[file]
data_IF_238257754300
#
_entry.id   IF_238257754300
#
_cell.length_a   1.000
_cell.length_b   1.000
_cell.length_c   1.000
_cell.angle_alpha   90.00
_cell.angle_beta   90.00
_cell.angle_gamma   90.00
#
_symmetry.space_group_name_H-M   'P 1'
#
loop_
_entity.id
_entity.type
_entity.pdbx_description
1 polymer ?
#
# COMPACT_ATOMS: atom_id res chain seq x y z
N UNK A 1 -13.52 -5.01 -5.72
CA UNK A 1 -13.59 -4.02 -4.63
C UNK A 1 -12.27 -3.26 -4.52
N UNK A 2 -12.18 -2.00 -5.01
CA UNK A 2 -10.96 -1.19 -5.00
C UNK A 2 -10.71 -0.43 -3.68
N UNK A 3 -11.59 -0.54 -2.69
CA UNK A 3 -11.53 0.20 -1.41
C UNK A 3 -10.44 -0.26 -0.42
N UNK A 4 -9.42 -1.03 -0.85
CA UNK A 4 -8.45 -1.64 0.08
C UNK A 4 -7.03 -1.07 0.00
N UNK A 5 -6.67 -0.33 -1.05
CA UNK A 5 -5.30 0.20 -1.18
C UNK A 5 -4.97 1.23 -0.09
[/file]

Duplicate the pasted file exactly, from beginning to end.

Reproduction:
data_IF_238257754300
#
_entry.id   IF_238257754300
#
_cell.length_a   1.000
_cell.length_b   1.000
_cell.length_c   1.000
_cell.angle_alpha   90.00
_cell.angle_beta   90.00
_cell.angle_gamma   90.00
#
_symmetry.space_group_name_H-M   'P 1'
#
loop_
_entity.id
_entity.type
_entity.pdbx_description
1 polymer ?
#
# COMPACT_ATOMS: atom_id res chain seq x y z
N UNK A 1 -13.52 -5.01 -5.72
CA UNK A 1 -13.59 -4.02 -4.63
C UNK A 1 -12.27 -3.26 -4.52
N UNK A 2 -12.18 -2.00 -5.01
CA UNK A 2 -10.96 -1.19 -5.00
C UNK A 2 -10.71 -0.43 -3.68
N UNK A 3 -11.59 -0.54 -2.69
CA UNK A 3 -11.53 0.20 -1.41
C UNK A 3 -10.44 -0.26 -0.42
N UNK A 4 -9.42 -1.03 -0.85
CA UNK A 4 -8.45 -1.64 0.08
C UNK A 4 -7.03 -1.07 0.00
N UNK A 5 -6.67 -0.33 -1.05
CA UNK A 5 -5.30 0.20 -1.18
C UNK A 5 -4.97 1.23 -0.09